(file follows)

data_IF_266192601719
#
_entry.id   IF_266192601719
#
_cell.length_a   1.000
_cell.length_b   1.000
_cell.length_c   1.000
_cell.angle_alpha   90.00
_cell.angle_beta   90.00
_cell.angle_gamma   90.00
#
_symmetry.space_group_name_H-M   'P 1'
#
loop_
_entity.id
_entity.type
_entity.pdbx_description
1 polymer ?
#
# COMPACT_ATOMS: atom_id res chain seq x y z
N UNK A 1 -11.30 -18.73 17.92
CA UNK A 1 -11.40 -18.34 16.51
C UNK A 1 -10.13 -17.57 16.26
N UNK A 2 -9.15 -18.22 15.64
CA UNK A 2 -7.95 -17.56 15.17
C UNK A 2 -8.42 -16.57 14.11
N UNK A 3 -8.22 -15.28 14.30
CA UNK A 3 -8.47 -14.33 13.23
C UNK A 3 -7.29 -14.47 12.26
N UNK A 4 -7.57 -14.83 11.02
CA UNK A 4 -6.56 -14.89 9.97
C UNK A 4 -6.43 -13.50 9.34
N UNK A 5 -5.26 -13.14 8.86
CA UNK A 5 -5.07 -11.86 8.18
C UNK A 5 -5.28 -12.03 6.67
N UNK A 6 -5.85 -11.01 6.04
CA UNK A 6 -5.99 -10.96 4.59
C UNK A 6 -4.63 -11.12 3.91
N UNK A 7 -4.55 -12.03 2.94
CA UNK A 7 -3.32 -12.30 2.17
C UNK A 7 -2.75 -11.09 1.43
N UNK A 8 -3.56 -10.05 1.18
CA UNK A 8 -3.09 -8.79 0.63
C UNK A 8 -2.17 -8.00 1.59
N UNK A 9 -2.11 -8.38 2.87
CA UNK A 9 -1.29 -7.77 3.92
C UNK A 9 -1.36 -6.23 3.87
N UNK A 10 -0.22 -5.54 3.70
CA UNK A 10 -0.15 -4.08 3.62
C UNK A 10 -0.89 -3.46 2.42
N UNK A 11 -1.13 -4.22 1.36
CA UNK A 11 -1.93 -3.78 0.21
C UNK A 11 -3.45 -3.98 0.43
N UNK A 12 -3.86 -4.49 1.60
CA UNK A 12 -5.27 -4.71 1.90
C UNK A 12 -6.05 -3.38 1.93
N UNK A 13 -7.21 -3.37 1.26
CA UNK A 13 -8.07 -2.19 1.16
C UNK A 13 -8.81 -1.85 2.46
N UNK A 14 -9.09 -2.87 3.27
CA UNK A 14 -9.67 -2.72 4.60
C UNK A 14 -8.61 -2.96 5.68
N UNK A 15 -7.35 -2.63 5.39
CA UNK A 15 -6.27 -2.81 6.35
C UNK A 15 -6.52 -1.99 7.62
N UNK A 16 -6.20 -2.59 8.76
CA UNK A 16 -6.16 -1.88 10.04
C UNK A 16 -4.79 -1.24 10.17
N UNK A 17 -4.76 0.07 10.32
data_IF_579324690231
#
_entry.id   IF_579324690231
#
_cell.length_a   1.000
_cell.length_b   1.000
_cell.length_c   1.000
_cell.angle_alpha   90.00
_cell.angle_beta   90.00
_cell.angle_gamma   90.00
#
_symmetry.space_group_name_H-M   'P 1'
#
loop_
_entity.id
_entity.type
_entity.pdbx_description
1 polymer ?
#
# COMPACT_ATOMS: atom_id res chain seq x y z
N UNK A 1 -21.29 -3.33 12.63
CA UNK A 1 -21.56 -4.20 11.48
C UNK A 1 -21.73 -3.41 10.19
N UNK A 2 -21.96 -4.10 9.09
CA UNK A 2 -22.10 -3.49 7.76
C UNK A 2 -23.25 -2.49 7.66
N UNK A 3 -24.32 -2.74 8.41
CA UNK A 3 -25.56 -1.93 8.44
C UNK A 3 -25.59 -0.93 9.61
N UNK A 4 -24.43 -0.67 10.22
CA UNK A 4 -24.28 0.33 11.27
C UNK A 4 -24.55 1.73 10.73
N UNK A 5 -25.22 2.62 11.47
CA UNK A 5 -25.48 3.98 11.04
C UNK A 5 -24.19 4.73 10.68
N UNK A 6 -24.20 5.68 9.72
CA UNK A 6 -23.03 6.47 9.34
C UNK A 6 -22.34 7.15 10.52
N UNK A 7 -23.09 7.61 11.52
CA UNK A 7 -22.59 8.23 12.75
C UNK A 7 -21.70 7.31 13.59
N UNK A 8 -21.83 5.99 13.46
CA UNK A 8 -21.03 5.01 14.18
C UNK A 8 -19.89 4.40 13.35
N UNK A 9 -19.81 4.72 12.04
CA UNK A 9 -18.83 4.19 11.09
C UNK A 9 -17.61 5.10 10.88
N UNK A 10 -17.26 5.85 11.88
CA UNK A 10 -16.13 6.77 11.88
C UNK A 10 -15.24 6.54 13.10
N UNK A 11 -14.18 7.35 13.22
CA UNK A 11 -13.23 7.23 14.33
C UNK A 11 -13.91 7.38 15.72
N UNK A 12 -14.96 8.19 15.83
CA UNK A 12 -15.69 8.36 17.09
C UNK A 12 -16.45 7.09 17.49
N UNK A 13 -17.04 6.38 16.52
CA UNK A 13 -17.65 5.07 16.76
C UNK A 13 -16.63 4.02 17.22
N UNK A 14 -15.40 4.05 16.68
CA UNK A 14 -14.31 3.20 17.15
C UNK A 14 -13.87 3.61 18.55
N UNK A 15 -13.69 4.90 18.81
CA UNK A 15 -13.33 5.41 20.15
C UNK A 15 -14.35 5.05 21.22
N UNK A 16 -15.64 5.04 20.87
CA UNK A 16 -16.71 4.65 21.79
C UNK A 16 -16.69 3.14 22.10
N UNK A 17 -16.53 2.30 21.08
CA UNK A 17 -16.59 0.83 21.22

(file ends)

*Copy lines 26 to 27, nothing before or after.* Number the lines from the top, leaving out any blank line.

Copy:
C UNK A 2 -8.42 -16.57 14.11
N UNK A 3 -8.22 -15.28 14.30